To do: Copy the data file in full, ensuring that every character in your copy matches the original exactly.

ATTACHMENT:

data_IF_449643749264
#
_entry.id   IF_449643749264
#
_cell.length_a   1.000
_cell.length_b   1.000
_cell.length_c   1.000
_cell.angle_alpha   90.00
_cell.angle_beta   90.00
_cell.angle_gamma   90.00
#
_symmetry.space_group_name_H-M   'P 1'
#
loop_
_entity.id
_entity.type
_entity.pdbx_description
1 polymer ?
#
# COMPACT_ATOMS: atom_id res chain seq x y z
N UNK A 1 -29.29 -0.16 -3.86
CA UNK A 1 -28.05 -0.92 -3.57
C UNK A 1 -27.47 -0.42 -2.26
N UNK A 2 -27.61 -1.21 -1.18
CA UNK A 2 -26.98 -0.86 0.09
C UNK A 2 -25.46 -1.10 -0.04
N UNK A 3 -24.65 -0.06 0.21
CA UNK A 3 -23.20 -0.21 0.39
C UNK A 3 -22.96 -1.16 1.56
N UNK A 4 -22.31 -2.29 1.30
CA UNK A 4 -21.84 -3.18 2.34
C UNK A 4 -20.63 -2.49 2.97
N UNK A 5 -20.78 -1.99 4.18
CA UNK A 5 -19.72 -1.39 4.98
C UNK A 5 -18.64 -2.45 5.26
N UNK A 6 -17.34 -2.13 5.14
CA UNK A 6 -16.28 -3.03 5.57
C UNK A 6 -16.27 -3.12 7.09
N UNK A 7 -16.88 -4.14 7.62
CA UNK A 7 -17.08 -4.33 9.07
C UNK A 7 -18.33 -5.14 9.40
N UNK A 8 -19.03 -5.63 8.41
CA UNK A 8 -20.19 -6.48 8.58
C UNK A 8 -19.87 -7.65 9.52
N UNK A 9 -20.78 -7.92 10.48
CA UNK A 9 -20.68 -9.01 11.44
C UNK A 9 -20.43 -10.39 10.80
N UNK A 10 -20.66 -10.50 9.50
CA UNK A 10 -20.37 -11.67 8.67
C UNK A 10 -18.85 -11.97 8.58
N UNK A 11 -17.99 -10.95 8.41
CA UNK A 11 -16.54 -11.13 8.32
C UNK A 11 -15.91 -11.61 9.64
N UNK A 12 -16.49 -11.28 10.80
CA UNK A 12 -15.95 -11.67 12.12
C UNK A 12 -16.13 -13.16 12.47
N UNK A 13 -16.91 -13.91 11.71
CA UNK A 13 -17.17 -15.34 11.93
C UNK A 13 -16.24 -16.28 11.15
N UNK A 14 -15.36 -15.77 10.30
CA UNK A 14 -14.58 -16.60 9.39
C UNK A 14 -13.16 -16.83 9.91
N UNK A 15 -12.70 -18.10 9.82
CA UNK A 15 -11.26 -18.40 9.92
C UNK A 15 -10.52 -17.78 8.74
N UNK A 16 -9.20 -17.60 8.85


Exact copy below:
data_IF_449643749264
#
_entry.id   IF_449643749264
#
_cell.length_a   1.000
_cell.length_b   1.000
_cell.length_c   1.000
_cell.angle_alpha   90.00
_cell.angle_beta   90.00
_cell.angle_gamma   90.00
#
_symmetry.space_group_name_H-M   'P 1'
#
loop_
_entity.id
_entity.type
_entity.pdbx_description
1 polymer ?
#
# COMPACT_ATOMS: atom_id res chain seq x y z
N UNK A 1 -29.29 -0.16 -3.86
CA UNK A 1 -28.05 -0.92 -3.57
C UNK A 1 -27.47 -0.42 -2.26
N UNK A 2 -27.61 -1.21 -1.18
CA UNK A 2 -26.98 -0.86 0.09
C UNK A 2 -25.46 -1.10 -0.04
N UNK A 3 -24.65 -0.06 0.21
CA UNK A 3 -23.20 -0.21 0.39
C UNK A 3 -22.96 -1.16 1.56
N UNK A 4 -22.31 -2.29 1.30
CA UNK A 4 -21.84 -3.18 2.34
C UNK A 4 -20.63 -2.49 2.97
N UNK A 5 -20.78 -1.99 4.18
CA UNK A 5 -19.72 -1.39 4.98
C UNK A 5 -18.64 -2.45 5.26
N UNK A 6 -17.34 -2.13 5.14
CA UNK A 6 -16.28 -3.03 5.57
C UNK A 6 -16.27 -3.12 7.09
N UNK A 7 -16.88 -4.14 7.62
CA UNK A 7 -17.08 -4.33 9.07
C UNK A 7 -18.33 -5.14 9.40
N UNK A 8 -19.03 -5.63 8.41
CA UNK A 8 -20.19 -6.48 8.58
C UNK A 8 -19.87 -7.65 9.52
N UNK A 9 -20.78 -7.92 10.48
CA UNK A 9 -20.68 -9.01 11.44
C UNK A 9 -20.43 -10.39 10.80
N UNK A 10 -20.66 -10.50 9.50
CA UNK A 10 -20.37 -11.67 8.67
C UNK A 10 -18.85 -11.97 8.58
N UNK A 11 -17.99 -10.95 8.41
CA UNK A 11 -16.54 -11.13 8.32
C UNK A 11 -15.91 -11.61 9.64
N UNK A 12 -16.49 -11.28 10.80
CA UNK A 12 -15.95 -11.67 12.12
C UNK A 12 -16.13 -13.16 12.47
N UNK A 13 -16.91 -13.91 11.71
CA UNK A 13 -17.17 -15.34 11.93
C UNK A 13 -16.24 -16.28 11.15
N UNK A 14 -15.36 -15.77 10.30
CA UNK A 14 -14.58 -16.60 9.39
C UNK A 14 -13.16 -16.83 9.91
N UNK A 15 -12.70 -18.10 9.82
CA UNK A 15 -11.26 -18.40 9.92
C UNK A 15 -10.52 -17.78 8.74
N UNK A 16 -9.20 -17.60 8.85